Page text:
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Equal Time Point by Harrison Jones

Harrison Jones Equal Time PointThe details in this book are accurate and it is apparent the author is a retired airline pilot. The events that are depicted could also happen, something which makes this pilot shudder.

An airliner on an Atlantic Ocean crossing runs out of fuel and ditches miles from any land or boats. It is only a matter of time before the passengers and crew perish.

I thought the story started off slowly making it easy to put down. It reminded me of the Airport movies in the seventies. The author spent considerable chapters showing some of the recurrent training pilots receive leaving the reader with no doubt of the emergency they’ll face later in the story. The airline and its associated problems are described. We’re introduced to the crew which the author does a great job of depicting. Then finally, the villain is introduced. It was from this point the book held my interest.

The ending was dragged out and could have been summed up quicker. I would also have liked to have seen more emotional attachment to the main characters. This is a trait that’s difficult to write, but I feel the author will do a better job of this in later novels.

My gripes aside, once I was hooked, I sped through the remainder of the story. The crash and the events that follow kept me on edge and made this pilot think, “How would I handle that situation?”

The twist near the end was cleverly written and accurately depicted. The author gets a pat on the back for coming up with it.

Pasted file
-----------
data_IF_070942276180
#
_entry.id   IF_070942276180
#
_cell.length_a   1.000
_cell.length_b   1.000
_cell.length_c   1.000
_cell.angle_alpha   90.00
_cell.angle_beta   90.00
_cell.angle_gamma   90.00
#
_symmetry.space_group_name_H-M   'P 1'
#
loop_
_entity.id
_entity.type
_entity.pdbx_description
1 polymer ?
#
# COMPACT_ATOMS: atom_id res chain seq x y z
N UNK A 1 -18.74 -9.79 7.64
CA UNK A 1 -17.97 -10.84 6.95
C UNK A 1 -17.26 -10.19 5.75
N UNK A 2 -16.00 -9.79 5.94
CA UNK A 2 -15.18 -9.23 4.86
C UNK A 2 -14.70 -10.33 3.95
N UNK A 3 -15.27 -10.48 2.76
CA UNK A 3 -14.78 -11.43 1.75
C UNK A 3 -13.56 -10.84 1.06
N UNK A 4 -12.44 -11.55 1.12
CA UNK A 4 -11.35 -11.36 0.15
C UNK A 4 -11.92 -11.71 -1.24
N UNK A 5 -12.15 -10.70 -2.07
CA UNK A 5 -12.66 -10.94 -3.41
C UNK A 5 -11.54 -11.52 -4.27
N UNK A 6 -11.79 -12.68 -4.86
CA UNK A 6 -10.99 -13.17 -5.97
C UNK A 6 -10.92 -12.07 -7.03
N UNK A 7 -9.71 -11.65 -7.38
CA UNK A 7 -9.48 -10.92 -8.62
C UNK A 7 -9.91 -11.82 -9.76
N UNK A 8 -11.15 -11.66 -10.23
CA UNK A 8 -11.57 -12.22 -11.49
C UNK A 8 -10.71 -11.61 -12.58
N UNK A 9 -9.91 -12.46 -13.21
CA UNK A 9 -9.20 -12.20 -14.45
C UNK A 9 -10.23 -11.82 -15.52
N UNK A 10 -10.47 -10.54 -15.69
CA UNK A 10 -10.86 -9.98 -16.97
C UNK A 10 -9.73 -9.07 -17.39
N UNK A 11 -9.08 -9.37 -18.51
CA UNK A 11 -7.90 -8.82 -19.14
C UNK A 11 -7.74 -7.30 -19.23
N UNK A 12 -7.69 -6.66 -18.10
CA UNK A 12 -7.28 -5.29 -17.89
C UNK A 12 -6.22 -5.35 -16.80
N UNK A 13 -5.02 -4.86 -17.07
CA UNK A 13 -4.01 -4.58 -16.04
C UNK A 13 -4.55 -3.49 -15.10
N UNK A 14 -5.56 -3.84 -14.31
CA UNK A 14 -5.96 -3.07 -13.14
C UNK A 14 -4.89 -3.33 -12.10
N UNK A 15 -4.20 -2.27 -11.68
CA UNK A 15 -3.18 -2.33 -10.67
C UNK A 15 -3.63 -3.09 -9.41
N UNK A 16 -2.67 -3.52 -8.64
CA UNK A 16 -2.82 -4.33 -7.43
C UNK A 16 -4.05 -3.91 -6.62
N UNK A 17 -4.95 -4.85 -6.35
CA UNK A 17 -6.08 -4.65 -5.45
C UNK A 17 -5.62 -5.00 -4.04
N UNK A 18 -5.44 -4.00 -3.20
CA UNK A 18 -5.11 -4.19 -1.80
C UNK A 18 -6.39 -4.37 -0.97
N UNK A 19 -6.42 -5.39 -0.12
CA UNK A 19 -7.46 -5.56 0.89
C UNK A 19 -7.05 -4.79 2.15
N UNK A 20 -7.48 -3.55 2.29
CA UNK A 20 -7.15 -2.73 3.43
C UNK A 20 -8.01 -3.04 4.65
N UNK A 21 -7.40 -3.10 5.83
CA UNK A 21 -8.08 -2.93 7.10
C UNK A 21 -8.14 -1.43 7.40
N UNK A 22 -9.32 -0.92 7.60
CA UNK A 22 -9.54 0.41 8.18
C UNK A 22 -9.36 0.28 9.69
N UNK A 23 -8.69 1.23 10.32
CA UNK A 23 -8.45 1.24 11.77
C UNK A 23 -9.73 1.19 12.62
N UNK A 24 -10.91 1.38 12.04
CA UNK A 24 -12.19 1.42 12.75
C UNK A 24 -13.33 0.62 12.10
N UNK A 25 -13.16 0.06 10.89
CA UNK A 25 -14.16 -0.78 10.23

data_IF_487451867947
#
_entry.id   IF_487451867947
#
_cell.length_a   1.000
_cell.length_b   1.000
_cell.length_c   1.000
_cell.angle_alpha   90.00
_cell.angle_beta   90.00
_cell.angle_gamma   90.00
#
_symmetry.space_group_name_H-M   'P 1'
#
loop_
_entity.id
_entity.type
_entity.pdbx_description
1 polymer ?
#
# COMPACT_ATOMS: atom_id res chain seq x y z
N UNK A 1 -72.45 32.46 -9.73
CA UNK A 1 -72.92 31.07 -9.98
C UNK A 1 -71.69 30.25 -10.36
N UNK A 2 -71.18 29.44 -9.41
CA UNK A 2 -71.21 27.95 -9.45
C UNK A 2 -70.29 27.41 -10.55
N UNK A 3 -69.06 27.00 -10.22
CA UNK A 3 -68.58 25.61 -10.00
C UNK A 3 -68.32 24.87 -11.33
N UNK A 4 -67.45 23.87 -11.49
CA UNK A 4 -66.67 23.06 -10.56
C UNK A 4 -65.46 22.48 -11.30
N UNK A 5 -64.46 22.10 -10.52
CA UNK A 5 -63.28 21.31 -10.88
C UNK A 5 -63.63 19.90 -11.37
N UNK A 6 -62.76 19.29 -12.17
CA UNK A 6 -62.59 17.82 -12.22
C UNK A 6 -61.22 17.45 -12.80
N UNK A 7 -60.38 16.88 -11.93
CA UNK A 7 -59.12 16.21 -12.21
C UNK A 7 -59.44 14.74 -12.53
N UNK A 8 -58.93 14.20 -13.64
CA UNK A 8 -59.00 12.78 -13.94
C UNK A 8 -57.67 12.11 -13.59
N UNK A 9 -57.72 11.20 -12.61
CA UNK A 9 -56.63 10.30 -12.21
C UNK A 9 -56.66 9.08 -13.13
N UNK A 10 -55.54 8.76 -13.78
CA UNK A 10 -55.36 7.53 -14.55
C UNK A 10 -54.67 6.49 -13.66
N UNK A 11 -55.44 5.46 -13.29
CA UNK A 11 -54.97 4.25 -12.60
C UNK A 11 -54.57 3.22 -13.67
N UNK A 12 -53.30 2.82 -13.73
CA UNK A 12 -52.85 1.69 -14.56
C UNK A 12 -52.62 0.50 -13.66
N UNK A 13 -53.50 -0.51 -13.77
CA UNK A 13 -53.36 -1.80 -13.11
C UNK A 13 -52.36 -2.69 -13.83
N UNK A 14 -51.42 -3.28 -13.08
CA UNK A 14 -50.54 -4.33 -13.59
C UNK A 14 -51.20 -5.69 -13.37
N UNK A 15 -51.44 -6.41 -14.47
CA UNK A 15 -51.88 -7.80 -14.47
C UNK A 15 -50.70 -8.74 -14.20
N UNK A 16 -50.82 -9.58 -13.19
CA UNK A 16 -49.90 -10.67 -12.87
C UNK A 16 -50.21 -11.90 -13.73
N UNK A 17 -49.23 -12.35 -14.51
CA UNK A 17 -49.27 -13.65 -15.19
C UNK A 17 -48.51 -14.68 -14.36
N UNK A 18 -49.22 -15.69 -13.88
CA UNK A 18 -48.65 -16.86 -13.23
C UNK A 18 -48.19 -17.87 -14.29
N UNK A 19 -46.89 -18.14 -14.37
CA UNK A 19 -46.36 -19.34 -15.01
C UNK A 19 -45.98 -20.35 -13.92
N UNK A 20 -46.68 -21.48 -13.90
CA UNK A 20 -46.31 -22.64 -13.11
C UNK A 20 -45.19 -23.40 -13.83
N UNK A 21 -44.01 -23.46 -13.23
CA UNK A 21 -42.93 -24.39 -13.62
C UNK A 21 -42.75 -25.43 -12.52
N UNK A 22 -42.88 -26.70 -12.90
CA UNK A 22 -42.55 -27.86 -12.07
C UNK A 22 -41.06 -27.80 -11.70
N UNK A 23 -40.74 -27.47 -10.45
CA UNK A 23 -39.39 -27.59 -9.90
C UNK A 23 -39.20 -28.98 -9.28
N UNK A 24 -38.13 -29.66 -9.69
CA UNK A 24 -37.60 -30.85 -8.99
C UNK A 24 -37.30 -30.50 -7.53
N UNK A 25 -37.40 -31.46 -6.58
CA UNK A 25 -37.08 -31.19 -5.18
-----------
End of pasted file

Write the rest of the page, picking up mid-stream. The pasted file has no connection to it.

This author has a couple of other books published which I will read. I recommend this book to lovers of mystery novels. I rate this book four stars.

Independence Day

B737 In FlightCleared for takeoff, I advance the power and the whine of the two jet engines increases then stabilizes to a steady growl.

The one-hundred-sixty-six of us onboard the 737 are shoved back into our seats, bringing a smile to my face. The brisk acceleration tapers off at one hundred knots but continues bringing the airplane closer to flying airspeed of one-hundred-fifty-two knots.

The end of the runway is getting closer. An engine failure or fire no doubt would let a few expletives slip from my mouth as I brought the airplane to a stop on what seems like a football field length of concrete. I mentally prepare for that emergency in case it happens. The white striped lines of the runway centerline increase in their flash under the nose.

A quick scan of the engine gauges reveals they are healthy. My inattention allowed the aircraft to wander a foot to the right. The nose gear rolls over the center line lights with a thump, thump, thump, before I correct the swerve and plant the tires back on the white stripes.

“V1. Rotate,” the first officer calls out.

With both hands on the yoke I ease it back raising the aircraft’s nose. We roll another thousand feet down the runway on the mains before the lift generated by the wings eases them off the concrete. We’re flying.

I continue bringing the nose up to establish a climb speed. “Positive rate, gear up,” I say.

Several seconds later the rumble of the nose gear tires retracting under the cockpit has halted. The only noise is from the engines, the airstream sliding by the cockpit at one hundred and eighty knots, and the control tower ordering us to contact departure.